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### Changes in the Cosine Curve

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Date: Sat, 27 Jan 1996 17:19:07 -0500
From: Anonymous
Subject: cosine curves

Question:

I need information on the different changes in the cosine curve,
especially on the change in amplitude and the period of revolution
and phase shift of the cosine curve. I have looked through
numerous guides and reference materials on the Net, but no luck so
far.

THANKS :)
Sabrina.
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Date: Tue, 2 Jul 1996 11:41:25 -0400 (EDT)
From: Dr. Jerry
Subject: Re: cosine curves

I'll give a short answer. The reason for a short answer rests on my
opinion that the best way to understand, say, amplitude, is to start
with a brief definition and then try it out on several curves, using a
graphing calculator to test your understanding.

A general cosine curve can be written in the form y=A*cos(Bx+C),
where A, B, and C are constants. I'll make comments related to each
constant.

Since the cosine function varies between -1 and 1, the product of A
and cos(Bx+C), no matter what B and C are (B should not be zero,
to avoid trivial case), will vary between -A and A. So cosine will
vary over an interval of length |2A|. Usually, |A| is called the
amplitude.

So y=0.5cos(3x+4) has amplitude 0.5. And y=10cos(3x+4) has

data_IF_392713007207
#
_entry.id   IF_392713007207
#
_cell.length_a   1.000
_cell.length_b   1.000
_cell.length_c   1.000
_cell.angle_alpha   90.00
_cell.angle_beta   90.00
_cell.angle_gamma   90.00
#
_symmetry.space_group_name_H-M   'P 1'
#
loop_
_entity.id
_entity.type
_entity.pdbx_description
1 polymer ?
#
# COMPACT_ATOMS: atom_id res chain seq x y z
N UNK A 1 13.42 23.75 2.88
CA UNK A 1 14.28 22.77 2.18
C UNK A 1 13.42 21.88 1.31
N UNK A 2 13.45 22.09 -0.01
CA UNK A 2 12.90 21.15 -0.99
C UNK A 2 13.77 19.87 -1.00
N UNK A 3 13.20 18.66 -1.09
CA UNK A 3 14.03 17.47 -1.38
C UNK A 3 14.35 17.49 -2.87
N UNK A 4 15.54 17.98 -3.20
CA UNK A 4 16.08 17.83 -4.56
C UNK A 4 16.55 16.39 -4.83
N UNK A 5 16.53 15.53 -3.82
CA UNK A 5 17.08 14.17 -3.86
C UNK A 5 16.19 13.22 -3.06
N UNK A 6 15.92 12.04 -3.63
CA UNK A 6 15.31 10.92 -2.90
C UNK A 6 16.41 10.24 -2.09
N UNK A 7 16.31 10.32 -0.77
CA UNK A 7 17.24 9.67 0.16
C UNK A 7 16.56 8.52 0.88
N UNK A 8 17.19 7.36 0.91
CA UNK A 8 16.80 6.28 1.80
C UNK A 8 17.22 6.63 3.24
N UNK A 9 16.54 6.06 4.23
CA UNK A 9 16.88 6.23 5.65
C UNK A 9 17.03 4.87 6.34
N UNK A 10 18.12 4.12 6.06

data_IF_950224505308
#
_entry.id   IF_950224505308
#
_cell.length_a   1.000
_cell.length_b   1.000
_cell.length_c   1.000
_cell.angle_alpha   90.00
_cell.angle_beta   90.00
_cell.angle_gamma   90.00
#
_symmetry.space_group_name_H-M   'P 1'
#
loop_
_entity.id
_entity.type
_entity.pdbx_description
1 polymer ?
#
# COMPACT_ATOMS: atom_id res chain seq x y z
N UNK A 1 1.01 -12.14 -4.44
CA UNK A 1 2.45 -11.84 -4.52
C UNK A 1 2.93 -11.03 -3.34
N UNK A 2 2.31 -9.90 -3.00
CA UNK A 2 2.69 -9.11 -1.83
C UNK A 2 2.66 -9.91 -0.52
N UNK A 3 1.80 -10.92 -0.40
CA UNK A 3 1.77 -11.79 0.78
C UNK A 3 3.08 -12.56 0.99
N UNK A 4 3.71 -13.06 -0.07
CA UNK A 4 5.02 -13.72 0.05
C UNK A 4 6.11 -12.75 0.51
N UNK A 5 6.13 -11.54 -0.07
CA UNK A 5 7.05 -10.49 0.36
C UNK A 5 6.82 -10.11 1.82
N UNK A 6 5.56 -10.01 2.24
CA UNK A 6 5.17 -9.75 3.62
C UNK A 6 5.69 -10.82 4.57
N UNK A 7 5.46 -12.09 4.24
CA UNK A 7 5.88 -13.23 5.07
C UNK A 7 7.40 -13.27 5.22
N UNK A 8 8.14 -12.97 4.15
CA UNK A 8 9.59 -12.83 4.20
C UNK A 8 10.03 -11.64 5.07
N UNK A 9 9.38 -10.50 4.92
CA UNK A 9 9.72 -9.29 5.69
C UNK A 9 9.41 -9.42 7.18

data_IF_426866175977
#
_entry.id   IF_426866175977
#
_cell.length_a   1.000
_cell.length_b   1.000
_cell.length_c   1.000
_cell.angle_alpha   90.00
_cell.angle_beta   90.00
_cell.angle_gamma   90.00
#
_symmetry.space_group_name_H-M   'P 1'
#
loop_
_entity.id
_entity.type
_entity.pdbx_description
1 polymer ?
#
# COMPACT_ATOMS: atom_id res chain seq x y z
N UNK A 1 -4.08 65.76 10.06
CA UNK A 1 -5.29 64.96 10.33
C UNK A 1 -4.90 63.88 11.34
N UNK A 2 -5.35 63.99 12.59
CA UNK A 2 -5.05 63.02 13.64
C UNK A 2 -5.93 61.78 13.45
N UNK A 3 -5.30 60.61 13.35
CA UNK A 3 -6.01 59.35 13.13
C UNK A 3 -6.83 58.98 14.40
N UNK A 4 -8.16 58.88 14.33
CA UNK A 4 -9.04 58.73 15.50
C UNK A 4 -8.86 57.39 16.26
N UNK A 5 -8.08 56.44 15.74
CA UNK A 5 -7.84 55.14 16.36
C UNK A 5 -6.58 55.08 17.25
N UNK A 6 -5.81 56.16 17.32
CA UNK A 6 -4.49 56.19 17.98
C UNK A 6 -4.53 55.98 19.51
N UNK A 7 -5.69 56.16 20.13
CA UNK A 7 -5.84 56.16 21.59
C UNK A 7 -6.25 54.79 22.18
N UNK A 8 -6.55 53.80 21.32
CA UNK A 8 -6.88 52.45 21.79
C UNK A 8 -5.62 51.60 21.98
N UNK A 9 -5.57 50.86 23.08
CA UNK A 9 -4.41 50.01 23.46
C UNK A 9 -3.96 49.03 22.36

amplitude 10.

The number Bx+C will increase by 2pi as x increases by an amount
(2pi)/B. For example, let's look at y when x=p and again when
x=p+(2pi)/B. We have y=A*cos(Bp+C) and
y=A*cos(B(p+(2pi)/B)+C)=A*cos(Bp+C+2pi)=A*cos(Bp+C).
So the curve starts repeating every 2pi/B radians. The period is,
then, 2pi/B.

So y=7cos(13x+27) has period 2pi/13, which is about 0.483.
And y=-3cos(x/2-0.3) has period 2pi/(1/2) = 4pi.

where the curve "starts." For example, the curve y=39cos(4x+0)
starts at x=0. This means that at x=0 we are at the top of the usual
hump of cosine.

The curve y=39cos(4x-3) starts when 4x-3=0, that is, x=3/4. At
x=3/4, the curve looks like 39cos(4x) does at the origin. So, the
curve is shifted over 3/4 units. The term phase is, I think, not
warranted. It probably comes from electrical engineering or
physics, where the cosine curve is used to model electrical circuits
and the term phase is used.

I hope this helps you.

-Doctor Jerry, The Math Forum

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Associated Topics:
High School Trigonometry

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